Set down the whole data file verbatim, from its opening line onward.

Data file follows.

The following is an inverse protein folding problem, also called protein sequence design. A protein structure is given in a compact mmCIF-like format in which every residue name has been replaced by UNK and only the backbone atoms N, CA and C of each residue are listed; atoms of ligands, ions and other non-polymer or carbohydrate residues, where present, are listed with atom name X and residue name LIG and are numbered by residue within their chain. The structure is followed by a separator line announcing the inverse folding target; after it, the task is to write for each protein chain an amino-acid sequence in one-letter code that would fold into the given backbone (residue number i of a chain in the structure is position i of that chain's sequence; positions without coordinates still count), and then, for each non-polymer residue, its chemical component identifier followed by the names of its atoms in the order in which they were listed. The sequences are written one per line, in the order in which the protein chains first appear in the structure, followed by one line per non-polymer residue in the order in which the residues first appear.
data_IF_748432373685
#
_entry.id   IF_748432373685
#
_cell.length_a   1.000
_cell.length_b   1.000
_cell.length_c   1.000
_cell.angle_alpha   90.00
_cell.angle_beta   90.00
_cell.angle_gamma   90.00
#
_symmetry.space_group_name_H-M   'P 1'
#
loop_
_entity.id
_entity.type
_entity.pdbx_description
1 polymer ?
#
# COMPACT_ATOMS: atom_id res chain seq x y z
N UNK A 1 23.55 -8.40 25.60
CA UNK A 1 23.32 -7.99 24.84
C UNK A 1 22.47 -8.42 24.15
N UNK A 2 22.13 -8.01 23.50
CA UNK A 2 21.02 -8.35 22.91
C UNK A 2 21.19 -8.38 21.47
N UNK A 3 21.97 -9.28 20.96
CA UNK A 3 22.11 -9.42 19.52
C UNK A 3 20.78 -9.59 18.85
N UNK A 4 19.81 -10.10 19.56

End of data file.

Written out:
The following is an inverse protein folding problem, also called protein sequence design. A protein structure is given in a compact mmCIF-like format in which every residue name has been replaced by UNK and only the backbone atoms N, CA and C of each residue are listed; atoms of ligands, ions and other non-polymer or carbohydrate residues, where present, are listed with atom name X and residue name LIG and are numbered by residue within their chain. The structure is followed by a separator line announcing the inverse folding target; after it, the task is to write for each protein chain an amino-acid sequence in one-letter code that would fold into the given backbone (residue number i of a chain in the structure is position i of that chain's sequence; positions without coordinates still count), and then, for each non-polymer residue, its chemical component identifier followed by the names of its atoms in the order in which they were listed. The sequences are written one per line, in the order in which the protein chains first appear in the structure, followed by one line per non-polymer residue in the order in which the residues first appear.
data_IF_748432373685
#
_entry.id   IF_748432373685
#
_cell.length_a   1.000
_cell.length_b   1.000
_cell.length_c   1.000
_cell.angle_alpha   90.00
_cell.angle_beta   90.00
_cell.angle_gamma   90.00
#
_symmetry.space_group_name_H-M   'P 1'
#
loop_
_entity.id
_entity.type
_entity.pdbx_description
1 polymer ?
#
# COMPACT_ATOMS: atom_id res chain seq x y z
N UNK A 1 23.55 -8.40 25.60
CA UNK A 1 23.32 -7.99 24.84
C UNK A 1 22.47 -8.42 24.15
N UNK A 2 22.13 -8.01 23.50
CA UNK A 2 21.02 -8.35 22.91
C UNK A 2 21.19 -8.38 21.47
N UNK A 3 21.97 -9.28 20.96
CA UNK A 3 22.11 -9.42 19.52
C UNK A 3 20.78 -9.59 18.85
N UNK A 4 19.81 -10.10 19.56